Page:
True ZEVs have no IC engine and are powered entirely by an electric motor.
A Battery Electric Vehicle (BEV) derives the energy to drive the electric motor from an on-board storage battery and the range is therefore limited to the capacity of that battery and any contribution from regenerative braking. Regular static recharging is therefore required.
A Fuel Cell Electric Vehicle (FCEV) also uses an electric motor as its sole power source, but the electricity supply comes not from a storage battery but from the electrolysis of hydrogen gas. The gas is stored in a tank on the vehicle and converted to electricity in the fuel cell. This electricity then powers the electric motor directly. When the hydrogen tank is empty, it is refilled exactly as with a conventional fuel tank.
Hybrid vehicles — disadvantages
While hybrid vehicles were once a must-have for any environmentally-conscious celebrity, they have recently fallen out of favour with environmentalists, with suggestions that some of them should be included in any ban on the sale of conventional vehicles. As they use an IC engine for at least some of the time (possibly most of the time in real life) they still produce the same range of emissions as conventional vehicles and are still subject to Euro 6/VI regulations. Real Driving Emissions (RDE) testing since late 2018 has resulted in some being recategorised in terms of CO2 emissions to the extent that they are no longer eligible for subsidy in Europe. In fact, the RDE test probably still does not replicate real long-distance use where the electric range will be a tiny proportion of the whole.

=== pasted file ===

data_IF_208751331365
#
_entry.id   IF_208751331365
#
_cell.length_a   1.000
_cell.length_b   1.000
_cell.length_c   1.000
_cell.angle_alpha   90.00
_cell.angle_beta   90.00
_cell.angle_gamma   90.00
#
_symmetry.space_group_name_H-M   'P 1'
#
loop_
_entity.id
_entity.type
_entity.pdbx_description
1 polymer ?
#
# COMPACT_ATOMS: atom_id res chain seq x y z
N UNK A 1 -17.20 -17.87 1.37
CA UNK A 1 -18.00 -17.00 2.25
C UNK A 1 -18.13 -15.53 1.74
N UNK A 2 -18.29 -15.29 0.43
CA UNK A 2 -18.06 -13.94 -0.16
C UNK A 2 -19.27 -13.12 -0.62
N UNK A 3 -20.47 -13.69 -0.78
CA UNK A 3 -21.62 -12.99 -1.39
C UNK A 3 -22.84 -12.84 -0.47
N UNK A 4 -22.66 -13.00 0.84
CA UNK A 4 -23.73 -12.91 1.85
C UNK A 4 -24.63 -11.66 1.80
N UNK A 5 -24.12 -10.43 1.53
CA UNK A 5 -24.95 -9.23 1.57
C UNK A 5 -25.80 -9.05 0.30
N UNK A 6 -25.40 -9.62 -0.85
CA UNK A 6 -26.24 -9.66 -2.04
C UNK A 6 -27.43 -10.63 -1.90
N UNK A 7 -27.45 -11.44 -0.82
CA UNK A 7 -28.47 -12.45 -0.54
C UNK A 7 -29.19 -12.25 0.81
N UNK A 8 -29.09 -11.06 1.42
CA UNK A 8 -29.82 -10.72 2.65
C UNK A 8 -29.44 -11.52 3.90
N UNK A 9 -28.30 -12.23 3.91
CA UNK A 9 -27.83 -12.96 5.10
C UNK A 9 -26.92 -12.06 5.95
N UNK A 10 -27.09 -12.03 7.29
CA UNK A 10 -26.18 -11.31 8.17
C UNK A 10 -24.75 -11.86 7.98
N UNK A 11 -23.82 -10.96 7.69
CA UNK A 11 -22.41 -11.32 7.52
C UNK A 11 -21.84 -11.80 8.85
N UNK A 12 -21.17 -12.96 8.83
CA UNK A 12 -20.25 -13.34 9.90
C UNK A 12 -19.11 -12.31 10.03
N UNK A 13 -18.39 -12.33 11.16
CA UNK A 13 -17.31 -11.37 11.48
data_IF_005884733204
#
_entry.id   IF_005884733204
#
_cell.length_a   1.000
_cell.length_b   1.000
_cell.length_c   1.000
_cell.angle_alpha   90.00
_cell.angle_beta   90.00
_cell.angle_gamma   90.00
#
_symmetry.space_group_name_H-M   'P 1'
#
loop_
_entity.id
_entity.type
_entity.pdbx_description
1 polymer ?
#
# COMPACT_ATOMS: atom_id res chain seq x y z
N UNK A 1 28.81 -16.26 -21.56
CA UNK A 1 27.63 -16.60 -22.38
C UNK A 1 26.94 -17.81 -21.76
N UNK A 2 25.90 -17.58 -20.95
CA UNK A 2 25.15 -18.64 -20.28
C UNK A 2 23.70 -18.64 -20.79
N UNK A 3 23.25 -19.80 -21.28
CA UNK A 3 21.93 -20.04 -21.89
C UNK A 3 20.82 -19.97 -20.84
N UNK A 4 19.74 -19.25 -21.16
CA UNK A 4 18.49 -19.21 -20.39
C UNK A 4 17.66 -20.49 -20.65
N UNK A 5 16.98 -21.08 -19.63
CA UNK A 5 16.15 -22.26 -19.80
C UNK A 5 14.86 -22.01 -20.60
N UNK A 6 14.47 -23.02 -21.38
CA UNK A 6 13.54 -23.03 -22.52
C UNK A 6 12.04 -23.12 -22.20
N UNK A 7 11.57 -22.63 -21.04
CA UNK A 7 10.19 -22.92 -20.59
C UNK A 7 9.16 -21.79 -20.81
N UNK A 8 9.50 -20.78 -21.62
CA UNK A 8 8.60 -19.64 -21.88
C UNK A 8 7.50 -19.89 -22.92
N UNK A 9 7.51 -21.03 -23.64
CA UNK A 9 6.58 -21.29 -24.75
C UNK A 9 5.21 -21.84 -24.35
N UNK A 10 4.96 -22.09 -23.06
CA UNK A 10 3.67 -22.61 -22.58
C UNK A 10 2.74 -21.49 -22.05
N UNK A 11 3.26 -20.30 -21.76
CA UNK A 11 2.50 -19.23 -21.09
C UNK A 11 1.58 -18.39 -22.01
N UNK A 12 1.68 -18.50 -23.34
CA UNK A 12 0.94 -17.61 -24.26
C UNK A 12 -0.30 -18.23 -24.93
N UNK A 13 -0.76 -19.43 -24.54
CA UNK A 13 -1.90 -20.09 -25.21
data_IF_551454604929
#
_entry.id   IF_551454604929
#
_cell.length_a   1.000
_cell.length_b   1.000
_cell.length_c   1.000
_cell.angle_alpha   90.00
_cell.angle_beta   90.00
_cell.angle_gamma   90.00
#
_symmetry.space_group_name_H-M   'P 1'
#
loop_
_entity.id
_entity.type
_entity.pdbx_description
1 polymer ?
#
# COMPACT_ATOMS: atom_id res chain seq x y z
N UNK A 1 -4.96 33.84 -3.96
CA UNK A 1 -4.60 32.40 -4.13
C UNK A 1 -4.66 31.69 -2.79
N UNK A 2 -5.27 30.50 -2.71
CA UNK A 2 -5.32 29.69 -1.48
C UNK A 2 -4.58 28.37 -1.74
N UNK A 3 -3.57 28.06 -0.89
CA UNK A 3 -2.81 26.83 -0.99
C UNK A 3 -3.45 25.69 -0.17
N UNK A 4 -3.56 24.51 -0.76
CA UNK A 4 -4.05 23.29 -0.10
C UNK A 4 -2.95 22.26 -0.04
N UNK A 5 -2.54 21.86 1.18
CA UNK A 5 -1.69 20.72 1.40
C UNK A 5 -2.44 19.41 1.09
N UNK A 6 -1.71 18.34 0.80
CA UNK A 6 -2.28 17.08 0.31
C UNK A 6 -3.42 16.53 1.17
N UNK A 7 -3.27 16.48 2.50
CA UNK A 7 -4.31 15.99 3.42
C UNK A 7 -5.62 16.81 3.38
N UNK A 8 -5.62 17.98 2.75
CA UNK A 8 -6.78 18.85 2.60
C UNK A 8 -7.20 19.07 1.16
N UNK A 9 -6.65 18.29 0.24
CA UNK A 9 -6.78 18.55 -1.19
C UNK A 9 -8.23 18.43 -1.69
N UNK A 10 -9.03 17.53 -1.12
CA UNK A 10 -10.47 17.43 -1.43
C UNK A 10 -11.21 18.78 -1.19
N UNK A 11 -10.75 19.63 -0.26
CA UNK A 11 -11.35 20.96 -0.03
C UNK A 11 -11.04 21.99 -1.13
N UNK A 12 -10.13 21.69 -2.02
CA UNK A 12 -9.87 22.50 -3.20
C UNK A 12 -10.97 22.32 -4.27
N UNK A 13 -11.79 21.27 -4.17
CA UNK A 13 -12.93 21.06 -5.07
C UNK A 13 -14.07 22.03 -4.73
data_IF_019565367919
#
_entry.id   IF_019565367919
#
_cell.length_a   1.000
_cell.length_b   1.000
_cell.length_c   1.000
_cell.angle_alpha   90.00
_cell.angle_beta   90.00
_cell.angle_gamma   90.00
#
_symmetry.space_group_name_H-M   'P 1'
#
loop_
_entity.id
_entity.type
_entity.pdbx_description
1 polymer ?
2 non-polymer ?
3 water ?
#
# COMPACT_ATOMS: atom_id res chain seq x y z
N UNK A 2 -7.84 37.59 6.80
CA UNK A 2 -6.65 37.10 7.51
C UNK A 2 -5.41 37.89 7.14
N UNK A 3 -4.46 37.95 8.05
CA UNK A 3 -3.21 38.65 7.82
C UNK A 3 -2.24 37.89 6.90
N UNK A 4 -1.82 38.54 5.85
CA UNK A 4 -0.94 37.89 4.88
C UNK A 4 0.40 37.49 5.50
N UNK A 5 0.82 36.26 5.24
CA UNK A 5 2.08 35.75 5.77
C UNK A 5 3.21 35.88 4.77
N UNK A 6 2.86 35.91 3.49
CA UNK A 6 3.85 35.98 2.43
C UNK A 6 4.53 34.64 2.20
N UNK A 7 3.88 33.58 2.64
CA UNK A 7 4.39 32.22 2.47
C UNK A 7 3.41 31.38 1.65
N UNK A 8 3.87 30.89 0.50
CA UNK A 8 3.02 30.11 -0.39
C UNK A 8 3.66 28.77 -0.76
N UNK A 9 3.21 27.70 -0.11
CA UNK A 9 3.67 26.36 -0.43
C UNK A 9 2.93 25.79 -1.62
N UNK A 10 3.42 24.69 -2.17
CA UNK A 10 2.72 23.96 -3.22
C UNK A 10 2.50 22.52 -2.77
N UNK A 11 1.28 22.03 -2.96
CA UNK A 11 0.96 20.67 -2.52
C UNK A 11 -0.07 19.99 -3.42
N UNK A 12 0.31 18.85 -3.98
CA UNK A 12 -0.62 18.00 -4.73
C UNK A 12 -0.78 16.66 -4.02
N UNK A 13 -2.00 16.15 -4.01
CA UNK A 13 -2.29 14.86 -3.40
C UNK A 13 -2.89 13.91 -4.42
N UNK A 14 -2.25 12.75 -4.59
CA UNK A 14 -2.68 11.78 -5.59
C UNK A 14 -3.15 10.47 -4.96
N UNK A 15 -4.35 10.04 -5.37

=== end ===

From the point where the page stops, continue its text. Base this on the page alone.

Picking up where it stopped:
Zero emission vehicles — disadvantages
Battery-powered cars and vans have developed a great deal, to the extent where some can operate for two hours with a 20-minute recharge time. This is an entirely acceptable cycle, but the problem remains the recharging infrastructure. For present numbers, there are sufficient fast charging points but as the number of vehicles in service grows, these will need to increase to the point that, for example, every public parking space will need its own charging point. The idea of rapid swapping of a discharged battery for a fully charged one at a service station seems unattainable given the size and weight of battery necessary (around 2m2 and half a tonne for a Tesla) and the fact that the demands of styling dictate the need for bespoke installations.
FCEVs can be refuelled as quickly as filling a tank with diesel if the refuelling infrastructure is provided. This is not yet the case, though it could be, and these vehicles look like the answer at the moment.